“It comes as a major relief and is the result of a successful conservation programme followed by Oman and other Arabian countries,” said Saleh al Maht-houri, senior wildlife biologist, Diwan of Royal Court, who has been working with the Arabian Oryx Sanctuary for several years.
According to IUCN reports, the last herd of Arabian oryx in central Oman was wiped out in 1972 as a result of indiscriminate hunting, with only a few left in captivity. Following the wipe-out, Oman led an unprecedented conservation programme in 1976, helped by San Diego and Phoenix zoos in the US. At least 20 animals, that were brought up in San Diego Zoo, were rehabilitated in Oman between 1980 and 1989.
The IUCN report also stated that there are 50 wild Arabian oryx in Oman. “The current population of 50 animals in the wild is without females, so there is no possibility of further breeding. This is one of the factors of the decline. But our captive breeding at the Arabian Oryx Sanctuary has shown good results. The number has grown to approximately 380,” said Mahthouri.
He said that the sanctuary has a ceiling limit of 500 after which female oryx will be let out in the wild. “We are very close to reaching 400, which was the actual figure at the height of the conservation project in the 1990s. Once we reach the 500 mark, we will introduce female oryx in the wild and work towards our original goal of having a healthy population in the natural habitat.”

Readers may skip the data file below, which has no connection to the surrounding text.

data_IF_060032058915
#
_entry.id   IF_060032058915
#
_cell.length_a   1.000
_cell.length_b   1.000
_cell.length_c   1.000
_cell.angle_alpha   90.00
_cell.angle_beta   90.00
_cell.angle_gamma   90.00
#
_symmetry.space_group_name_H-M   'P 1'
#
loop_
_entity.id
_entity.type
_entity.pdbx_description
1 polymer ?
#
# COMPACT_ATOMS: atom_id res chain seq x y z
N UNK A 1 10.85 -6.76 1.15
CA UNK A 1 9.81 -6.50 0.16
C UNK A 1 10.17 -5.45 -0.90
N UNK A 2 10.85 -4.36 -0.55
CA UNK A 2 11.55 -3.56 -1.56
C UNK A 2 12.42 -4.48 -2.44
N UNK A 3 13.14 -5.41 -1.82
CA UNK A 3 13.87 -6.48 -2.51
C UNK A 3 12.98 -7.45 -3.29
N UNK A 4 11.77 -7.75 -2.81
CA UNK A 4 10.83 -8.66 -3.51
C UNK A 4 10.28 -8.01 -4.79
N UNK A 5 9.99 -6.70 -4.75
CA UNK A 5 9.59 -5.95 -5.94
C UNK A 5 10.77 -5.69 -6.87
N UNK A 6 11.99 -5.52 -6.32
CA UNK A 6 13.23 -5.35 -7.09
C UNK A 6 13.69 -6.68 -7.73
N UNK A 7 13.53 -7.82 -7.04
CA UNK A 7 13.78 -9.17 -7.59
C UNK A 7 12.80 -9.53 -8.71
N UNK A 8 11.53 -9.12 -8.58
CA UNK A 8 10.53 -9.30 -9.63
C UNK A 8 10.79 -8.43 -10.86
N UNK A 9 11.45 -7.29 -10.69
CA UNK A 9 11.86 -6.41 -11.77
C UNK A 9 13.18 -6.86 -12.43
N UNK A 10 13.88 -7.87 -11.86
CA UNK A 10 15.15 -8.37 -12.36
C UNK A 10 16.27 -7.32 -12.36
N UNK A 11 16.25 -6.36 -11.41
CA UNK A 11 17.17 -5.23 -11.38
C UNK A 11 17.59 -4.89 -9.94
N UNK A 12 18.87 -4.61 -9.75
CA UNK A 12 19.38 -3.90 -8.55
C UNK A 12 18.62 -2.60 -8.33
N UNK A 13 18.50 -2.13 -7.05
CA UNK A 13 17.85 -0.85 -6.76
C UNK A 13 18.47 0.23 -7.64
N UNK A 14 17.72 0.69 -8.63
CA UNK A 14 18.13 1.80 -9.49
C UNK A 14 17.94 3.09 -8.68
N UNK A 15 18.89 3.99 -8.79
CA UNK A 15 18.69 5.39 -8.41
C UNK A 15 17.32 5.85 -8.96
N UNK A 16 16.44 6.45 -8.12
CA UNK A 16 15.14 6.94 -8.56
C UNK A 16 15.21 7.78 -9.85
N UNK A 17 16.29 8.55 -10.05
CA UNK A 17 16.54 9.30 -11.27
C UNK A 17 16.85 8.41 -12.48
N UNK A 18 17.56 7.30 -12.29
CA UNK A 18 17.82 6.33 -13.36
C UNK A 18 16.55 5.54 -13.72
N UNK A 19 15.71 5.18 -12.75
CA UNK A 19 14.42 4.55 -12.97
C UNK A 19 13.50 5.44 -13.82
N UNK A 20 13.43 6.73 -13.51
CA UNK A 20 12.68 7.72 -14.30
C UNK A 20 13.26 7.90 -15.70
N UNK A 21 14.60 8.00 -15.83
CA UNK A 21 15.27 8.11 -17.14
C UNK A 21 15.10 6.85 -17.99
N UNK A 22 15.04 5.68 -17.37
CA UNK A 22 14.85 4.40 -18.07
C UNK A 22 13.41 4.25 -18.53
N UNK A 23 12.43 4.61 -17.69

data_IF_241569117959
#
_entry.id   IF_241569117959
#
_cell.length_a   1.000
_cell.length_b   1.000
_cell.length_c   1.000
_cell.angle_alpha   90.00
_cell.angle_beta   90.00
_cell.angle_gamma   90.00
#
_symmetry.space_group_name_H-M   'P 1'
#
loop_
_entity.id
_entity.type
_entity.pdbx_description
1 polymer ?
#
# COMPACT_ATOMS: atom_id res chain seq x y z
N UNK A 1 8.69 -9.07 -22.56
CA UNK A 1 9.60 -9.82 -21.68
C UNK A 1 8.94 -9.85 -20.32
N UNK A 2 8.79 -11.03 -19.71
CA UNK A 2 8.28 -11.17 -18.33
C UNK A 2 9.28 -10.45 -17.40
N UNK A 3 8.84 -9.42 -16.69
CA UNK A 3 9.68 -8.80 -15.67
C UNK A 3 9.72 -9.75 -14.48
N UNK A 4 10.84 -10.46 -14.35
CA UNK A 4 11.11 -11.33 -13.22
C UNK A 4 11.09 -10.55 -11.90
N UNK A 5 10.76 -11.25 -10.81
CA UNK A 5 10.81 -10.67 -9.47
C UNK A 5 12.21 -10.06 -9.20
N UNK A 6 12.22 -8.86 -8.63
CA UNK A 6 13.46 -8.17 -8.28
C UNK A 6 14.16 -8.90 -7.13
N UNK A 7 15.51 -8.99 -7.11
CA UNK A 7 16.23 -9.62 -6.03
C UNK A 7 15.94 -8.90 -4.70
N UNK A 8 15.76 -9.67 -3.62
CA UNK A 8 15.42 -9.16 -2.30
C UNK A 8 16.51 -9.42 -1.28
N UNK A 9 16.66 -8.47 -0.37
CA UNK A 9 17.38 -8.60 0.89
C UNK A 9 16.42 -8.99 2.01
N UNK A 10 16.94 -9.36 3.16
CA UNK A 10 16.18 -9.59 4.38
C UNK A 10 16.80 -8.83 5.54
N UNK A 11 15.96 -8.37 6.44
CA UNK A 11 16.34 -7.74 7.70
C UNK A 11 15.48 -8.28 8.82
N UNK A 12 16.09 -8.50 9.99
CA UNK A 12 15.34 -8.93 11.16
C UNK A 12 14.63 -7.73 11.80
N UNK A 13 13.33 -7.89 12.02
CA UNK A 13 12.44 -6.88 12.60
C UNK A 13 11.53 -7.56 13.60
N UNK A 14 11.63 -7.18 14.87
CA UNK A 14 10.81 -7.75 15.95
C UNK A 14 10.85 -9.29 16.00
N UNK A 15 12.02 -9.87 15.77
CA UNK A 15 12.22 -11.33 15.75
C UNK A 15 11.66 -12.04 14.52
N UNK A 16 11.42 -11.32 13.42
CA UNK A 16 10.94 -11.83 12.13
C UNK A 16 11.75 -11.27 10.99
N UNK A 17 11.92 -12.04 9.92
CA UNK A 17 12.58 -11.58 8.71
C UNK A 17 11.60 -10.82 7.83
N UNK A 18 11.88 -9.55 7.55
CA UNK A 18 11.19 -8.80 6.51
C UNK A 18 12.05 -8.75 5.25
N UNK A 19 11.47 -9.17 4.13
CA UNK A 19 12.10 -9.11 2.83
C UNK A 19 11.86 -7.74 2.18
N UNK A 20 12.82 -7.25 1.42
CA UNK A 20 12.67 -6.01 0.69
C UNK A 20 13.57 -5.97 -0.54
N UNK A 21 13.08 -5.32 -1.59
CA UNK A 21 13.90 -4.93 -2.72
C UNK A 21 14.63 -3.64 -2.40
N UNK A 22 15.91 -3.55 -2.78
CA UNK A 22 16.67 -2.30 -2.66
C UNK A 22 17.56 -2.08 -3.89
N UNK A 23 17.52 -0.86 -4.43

According to Mahthouri, this would be done gradually to minimise pressure on the sparse grazing grounds. Daniel Aldo Gomez, an Argentine biologist, specialist in ecology and nature protected areas and an environmental photographer, who worked briefly at the sanctuary said in an e-mail to Muscat Daily, “I can say that the future of the Arabian oryx is uncertain and all protection measures (local, national and international) are needed to save the species from total extinction in the wild.
“When I was visiting the sanctuary, the herd had to be monitored closely by rangers who had to camp and spend the night near the oryx to detect poaching and live capture. I think the best allies of the oryx should be the tribes and people living around the sanctuary. They need to be aware of their key role in the future of this iconic Omani species,” Gomez said.